Some ethical issues in community-based rehabilitation initiatives in developing countries.
558 - 564.
Purpose: This commentary provides both theoretical and practical insights into the concept of community-based rehabilitation (CBR) and its application in developing countries. In doing so it explores current practices in CBR and the debate surrounding them, namely the ethical question and how this may impact on future CBR. The main argument in this account is that disability is a development issue; with widespread poverty, inequality and violation of human rights, and should be addressed within the broader context of community development which may include strategies such as CBR.Method: A review and analysis of recent literature on CBR has been conducted including the review of a number of empirical research documents from various CBR initiatives in developing countries.Results: CBR has increasingly been under scrutiny in terms of the extent to which these have succeeded in delivering rehabilitation services to those in need in the community as well as the permitted level of participation and control of disabled people over the rehabilitation process. Many programmes have been unsustainable and it has been difficult to evaluate their full usefulness to disabled people. These issues raise an ethical question about CBR being an appropriate strategy for the rehabilitation of people with impairments in developing countries.Conclusion: This background emphasizes that new directions in CBR need to be put in place in order to maximize the realization of the ultimate goal: the greatest participation for disabled people in all spheres of life. Effective rehabilitation programmes should allow people with disability to have greater control in the nature of their rehabilitation and that the role of professionals and other stakeholders is one of allies and resources in the rehabilitation process. Moreover, the participation of community members in the rehabilitation policy should be assured.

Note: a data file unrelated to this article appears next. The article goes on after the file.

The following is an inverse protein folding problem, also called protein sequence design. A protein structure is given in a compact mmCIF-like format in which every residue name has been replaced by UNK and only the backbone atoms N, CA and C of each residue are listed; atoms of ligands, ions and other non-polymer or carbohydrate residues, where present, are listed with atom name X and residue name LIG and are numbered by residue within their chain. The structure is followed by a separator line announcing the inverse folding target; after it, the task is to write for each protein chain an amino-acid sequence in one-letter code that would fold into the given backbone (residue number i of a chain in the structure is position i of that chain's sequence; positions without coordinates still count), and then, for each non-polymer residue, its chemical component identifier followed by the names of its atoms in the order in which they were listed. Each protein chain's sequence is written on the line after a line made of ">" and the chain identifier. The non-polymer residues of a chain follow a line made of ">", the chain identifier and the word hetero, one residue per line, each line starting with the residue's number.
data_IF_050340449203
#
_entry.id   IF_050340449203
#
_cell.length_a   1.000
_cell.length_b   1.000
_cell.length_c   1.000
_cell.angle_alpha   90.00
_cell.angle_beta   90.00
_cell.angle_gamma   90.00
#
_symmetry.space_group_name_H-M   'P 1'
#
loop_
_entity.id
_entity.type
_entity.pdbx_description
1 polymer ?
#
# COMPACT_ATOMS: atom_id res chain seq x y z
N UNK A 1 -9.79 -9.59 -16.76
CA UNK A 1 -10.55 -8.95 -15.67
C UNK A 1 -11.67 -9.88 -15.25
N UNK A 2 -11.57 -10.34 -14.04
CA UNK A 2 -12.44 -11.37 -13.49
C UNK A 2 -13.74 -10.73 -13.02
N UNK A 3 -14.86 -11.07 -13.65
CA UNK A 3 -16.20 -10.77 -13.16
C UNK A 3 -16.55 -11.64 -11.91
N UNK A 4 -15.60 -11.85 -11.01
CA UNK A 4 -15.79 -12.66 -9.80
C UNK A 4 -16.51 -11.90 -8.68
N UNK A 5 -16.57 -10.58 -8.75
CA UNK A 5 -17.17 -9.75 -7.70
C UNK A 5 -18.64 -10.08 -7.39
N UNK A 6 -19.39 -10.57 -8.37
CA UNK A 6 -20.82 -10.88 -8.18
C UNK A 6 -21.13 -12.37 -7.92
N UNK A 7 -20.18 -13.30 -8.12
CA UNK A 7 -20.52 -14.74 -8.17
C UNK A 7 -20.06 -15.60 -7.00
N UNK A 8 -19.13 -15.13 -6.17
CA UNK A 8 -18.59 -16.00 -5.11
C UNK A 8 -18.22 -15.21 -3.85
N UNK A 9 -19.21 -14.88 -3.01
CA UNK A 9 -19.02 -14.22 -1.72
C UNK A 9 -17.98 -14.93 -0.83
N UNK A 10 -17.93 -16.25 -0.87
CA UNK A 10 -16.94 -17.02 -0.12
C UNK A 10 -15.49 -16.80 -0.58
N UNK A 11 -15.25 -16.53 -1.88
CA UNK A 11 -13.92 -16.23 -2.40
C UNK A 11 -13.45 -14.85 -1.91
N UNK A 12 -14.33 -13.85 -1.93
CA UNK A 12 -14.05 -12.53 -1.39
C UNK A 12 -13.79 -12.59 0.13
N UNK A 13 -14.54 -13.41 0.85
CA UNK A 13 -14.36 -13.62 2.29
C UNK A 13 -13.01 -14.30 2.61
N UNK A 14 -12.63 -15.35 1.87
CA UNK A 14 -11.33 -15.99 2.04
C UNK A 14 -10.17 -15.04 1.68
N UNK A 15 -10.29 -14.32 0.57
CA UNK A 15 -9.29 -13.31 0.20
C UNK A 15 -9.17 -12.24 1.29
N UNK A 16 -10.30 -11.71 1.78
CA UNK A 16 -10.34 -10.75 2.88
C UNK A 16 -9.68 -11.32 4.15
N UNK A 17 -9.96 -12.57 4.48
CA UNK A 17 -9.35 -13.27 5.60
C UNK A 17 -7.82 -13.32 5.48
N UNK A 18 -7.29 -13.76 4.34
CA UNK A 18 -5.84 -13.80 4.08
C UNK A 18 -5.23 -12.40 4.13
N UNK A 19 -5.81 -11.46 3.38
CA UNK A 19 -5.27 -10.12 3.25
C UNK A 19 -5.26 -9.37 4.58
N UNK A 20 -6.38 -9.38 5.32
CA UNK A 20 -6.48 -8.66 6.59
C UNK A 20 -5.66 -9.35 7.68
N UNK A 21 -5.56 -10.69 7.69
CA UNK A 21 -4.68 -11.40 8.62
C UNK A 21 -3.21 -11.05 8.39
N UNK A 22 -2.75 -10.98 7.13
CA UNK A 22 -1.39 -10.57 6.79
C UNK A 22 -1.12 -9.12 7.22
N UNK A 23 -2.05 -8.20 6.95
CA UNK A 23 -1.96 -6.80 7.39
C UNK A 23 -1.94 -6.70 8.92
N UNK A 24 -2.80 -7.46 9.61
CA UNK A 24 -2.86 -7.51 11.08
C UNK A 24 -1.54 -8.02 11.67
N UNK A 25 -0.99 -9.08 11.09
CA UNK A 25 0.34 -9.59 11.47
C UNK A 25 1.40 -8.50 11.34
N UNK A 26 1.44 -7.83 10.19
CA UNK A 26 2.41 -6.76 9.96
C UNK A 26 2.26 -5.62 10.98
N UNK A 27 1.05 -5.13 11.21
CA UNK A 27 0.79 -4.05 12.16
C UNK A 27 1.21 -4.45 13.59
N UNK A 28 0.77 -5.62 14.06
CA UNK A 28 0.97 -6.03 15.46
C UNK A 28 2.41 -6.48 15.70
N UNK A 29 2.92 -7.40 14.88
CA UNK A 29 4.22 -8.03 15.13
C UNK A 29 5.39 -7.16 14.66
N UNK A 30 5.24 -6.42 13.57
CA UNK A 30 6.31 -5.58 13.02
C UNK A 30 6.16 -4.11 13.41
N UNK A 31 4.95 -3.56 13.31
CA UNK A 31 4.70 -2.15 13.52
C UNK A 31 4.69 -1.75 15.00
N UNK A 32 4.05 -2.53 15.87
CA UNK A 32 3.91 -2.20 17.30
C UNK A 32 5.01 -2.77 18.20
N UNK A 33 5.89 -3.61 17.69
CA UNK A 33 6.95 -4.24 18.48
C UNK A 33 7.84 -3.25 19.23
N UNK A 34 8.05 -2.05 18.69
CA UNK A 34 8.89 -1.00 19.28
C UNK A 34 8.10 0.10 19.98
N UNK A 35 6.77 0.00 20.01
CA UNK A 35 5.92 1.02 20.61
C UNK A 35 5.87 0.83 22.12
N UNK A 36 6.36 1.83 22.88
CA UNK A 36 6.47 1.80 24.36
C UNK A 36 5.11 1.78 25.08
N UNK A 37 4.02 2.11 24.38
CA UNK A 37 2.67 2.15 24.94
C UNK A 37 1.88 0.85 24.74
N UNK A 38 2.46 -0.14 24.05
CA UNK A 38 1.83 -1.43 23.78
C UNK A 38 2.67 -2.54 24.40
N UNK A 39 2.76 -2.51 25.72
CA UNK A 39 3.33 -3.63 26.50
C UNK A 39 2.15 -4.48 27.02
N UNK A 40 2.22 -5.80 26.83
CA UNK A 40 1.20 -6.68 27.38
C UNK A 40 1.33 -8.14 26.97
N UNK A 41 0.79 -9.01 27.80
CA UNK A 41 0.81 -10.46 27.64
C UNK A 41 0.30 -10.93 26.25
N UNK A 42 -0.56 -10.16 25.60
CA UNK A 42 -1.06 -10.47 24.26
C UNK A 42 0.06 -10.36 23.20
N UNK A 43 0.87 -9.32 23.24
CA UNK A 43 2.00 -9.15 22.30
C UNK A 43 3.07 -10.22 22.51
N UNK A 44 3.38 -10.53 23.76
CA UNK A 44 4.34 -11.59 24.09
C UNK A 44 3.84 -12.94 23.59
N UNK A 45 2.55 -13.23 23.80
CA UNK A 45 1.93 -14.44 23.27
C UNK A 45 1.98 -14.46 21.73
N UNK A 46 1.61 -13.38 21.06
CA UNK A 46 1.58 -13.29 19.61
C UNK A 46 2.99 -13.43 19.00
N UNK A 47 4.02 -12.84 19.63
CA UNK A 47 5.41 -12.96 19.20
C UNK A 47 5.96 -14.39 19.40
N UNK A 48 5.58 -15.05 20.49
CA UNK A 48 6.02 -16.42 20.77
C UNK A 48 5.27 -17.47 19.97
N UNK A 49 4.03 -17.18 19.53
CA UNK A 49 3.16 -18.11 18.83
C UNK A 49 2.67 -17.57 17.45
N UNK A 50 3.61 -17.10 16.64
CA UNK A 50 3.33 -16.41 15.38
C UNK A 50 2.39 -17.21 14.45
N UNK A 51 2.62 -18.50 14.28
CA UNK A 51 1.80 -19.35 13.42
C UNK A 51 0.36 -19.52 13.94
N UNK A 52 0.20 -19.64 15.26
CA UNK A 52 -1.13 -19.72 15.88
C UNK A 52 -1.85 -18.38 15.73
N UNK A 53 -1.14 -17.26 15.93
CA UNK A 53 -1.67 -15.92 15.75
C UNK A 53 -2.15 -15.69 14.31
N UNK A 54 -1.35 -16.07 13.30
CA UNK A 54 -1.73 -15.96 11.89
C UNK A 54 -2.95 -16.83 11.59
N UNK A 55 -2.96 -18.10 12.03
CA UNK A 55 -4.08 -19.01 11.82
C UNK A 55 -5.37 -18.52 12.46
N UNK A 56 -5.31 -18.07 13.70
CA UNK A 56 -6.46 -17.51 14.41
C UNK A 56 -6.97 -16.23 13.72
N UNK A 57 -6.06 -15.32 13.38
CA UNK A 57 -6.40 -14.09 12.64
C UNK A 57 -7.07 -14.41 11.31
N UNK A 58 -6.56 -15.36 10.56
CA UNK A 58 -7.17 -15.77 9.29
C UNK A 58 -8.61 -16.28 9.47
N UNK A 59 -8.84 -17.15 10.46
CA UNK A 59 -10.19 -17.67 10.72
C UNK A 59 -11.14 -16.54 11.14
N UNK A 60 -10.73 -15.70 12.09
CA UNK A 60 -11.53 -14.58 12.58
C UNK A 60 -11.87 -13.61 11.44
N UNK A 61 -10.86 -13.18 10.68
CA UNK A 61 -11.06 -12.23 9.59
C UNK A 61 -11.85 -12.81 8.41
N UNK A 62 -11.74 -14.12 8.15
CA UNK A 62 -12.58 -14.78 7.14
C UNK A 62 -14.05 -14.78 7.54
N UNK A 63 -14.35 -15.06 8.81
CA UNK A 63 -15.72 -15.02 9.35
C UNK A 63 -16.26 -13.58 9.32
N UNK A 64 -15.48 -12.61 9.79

|Title:||Some ethical issues in community-based rehabilitation initiatives in developing countries|
|Keywords:||DISABLED PEOPLE, DISABILITY, POLICIES, PARADOX|
|UCL classification:||UCL > School of Life and Medical Sciences > Faculty of Population Health Sciences > Institute of Child Health|
Archive Staff Only